Rio de Janeiro’s control centre. Image: Getty.

It’s not news that anything and everything is increasingly being prefaced with “smart”: phones, watches, homes, fridges, and even water (yes, smartwater exists). And it’s not unintentional either. 

Marketeers know that we, the public, are often stupid enough to believe that thanks to their technology, life is better now than it was way back in, say, the primitive Nineties. Imagine having to, like a Neanderthal, remember how to spell words without an autocorrecting algorithm, or open the fridge door to check if you’d run out of milk, or, worse still, interact with actual people.

So it’s hardly surprising that we’re now also witnessing the rise of the so-called “smart cities”; a concept which presupposes that cities that are not technologically  “smart” are dumb, which, as anyone interested in the millennia-old history of cities — from the crypto-currency grain storage algorythms of ancient Mesopotamia to the complex waste infrastructure of ancient Rome, to London’s public transport infrastructure — will know, is not true.

Deployed in these smart cities are cameras and other networked information-gathering devices, load cells and other “sensing devices” detecting passing pedestrians and vehicles, audio surveillance devices listening for gunshots – and even vending machines equipped with biometric sensors to recognise your face. This is not to mention beacon technology — tiny anonymous looking black boxes hidden in trees and on lampposts — which transmits advertising, offers and other information directly to smart phones in the vicinity. 

If that doesn’t seem sinister enough, take, for example, Rio de Janeiro, where, in 2014, the International Business Machines Corporation designed a mammoth “control centre” that integrates data from 30 agencies for the city’s police. 

Described by the Guardian as having “the functionality of a Bond villian’s techno lair”, the then local mayor, Eduardo Paes, claimed the centre was making the city safer while using technology to deploy its “special” police unit to carry out the state’s “pacification programme”. Launched in 2008, the programme, which aims to push out drug gangs from Rio’s favelas, has been criticised by Amnesty International: “in January and February 2017 in Rio de Janeiro alone, at least 182 people were killed during police operations in marginalized neighbourhoods (favelas) – a 78 per cent increase in comparison to the same period in 2016”.

Sinister or not, as smart cities grow, they create new problems. For example, as urbanist Adam Greenfield writes in Radical Technologies: The Design of Everyday Life, neither the algorithms nor their designers are subject to the ordinary processes of democratic accountability – a problem that international academics are currently attempting to tackle.  


“We need to understand that the authorship of an algorithm intended to guide the distribution of civic resources is itself an inherently political act,” writes Greenfield. “The architects of the smart city have utterly failed to reckon with the reality of power.”

The Real Smart Cities project, founded by Dr Gerald Moore, Dr Noel Fitzpatrick and Professor Bernard Stiegler, is investigating the ways in which so-called “smart city” technologies present a threat to democracy and citizenship, and how digital tools might be used create new forms of community participation.

Fitzpatrick is critical of current discourses around smart cities, which he says “tend to be technical fixes, where technology is presented as a means to solve the problems of the city.” The philosophy underpinning the project is “that technologies function as forms of pharmacology”, he adds, meaning that they can be both positive and negative. “The addictive negative effects are being felt at an individual and collective level.”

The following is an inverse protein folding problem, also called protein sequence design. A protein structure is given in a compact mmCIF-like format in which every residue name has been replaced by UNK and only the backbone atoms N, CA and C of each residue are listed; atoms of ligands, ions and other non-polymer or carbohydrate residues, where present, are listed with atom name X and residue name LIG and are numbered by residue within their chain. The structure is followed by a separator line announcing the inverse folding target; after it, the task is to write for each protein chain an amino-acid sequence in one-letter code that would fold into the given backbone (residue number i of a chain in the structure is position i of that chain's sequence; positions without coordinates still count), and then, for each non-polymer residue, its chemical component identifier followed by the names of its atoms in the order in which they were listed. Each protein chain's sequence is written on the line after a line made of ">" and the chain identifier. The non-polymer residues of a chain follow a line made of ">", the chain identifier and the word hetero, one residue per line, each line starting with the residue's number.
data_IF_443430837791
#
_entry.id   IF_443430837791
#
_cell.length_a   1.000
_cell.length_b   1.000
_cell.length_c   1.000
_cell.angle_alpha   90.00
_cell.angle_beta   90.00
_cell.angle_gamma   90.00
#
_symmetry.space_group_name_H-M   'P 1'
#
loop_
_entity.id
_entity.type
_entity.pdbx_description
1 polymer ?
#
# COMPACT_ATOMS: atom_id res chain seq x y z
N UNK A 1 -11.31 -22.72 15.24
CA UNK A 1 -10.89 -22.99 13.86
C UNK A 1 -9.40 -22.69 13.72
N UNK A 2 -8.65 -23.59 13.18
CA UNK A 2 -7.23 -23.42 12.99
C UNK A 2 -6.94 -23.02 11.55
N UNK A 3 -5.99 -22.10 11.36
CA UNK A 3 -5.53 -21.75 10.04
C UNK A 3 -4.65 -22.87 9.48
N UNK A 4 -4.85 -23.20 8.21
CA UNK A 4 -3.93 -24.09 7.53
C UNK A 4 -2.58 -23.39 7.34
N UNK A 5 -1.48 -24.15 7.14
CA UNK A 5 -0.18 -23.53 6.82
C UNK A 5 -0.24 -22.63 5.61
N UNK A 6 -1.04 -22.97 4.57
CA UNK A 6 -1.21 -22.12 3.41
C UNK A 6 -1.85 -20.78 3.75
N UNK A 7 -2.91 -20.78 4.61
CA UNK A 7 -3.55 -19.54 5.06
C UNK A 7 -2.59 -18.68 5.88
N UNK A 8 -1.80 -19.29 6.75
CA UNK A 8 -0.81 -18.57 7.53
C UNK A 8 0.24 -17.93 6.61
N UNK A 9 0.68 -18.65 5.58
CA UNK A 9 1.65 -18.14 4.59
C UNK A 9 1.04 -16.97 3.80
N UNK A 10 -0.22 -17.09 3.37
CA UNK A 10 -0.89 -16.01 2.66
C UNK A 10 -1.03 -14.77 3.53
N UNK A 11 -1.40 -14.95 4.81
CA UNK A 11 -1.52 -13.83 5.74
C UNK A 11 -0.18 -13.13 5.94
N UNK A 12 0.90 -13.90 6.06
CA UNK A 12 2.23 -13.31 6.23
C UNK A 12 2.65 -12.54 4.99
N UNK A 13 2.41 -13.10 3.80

An example of this lies in the way that many of these smart cities replace human workers with disembodied voices — “Alexa we need more toilet roll” — like those used to control the Amazon Echo listening device — the high priestess of smart home. These disembodied voices travel at the speed of light to cavernous, so-called “fulfilment centres”, where an invisible workforce are called into action by our buy-it-now, one-click impulse commands; moving robotically down seemingly endless aisles of algorithmically organised products arranged according to purchase preferences the like of which we never knew we had — someone who buys a crime novel might be more likely to go on and buy cat food, a wireless router, a teapot and a screwdriver. 

Oh to be the archeologists of the future who while digging through mounds of silicon dust happen upon these vast repositories of disembodies voices. That the digital is inherently material and the binary of virtual/real does not hold — there is no cyberspace, just space. Space that is being increasingly populated by technologies that want to watch you, listen to you, get to know you and sense your presence.

One project looking to solve some of the problems of smart cities is that of the development of a “clinic of contribution” within Pleine Commune in greater Paris (an area where one in three live in poverty).This attempts to deal with issues of communication between parents and children where the widespread use of smartphones as parental devices from infancy is having effects on the attention of young children and on the communicative abilities between parents and children. 

This in turn forms part of a wider project in the area that Stiegler describes as “installing a true urban intelligence”, which moves beyond what he sees as the bankrupt idea of smart cities. The aim is to create a “contributory income” in the area that responds to the loss of salaried jobs due to automation and the growth and spread of digitisation. 

The idea being that an income could be paid to residents, on the condition that they perform a service to society. This, if you are unemployed, living in poverty and urban deprivation, sounds like quite a simple and smart idea to try and solve some of the dumb effcts of the digital technology that's implemented in cities under the ideology of being “smart”.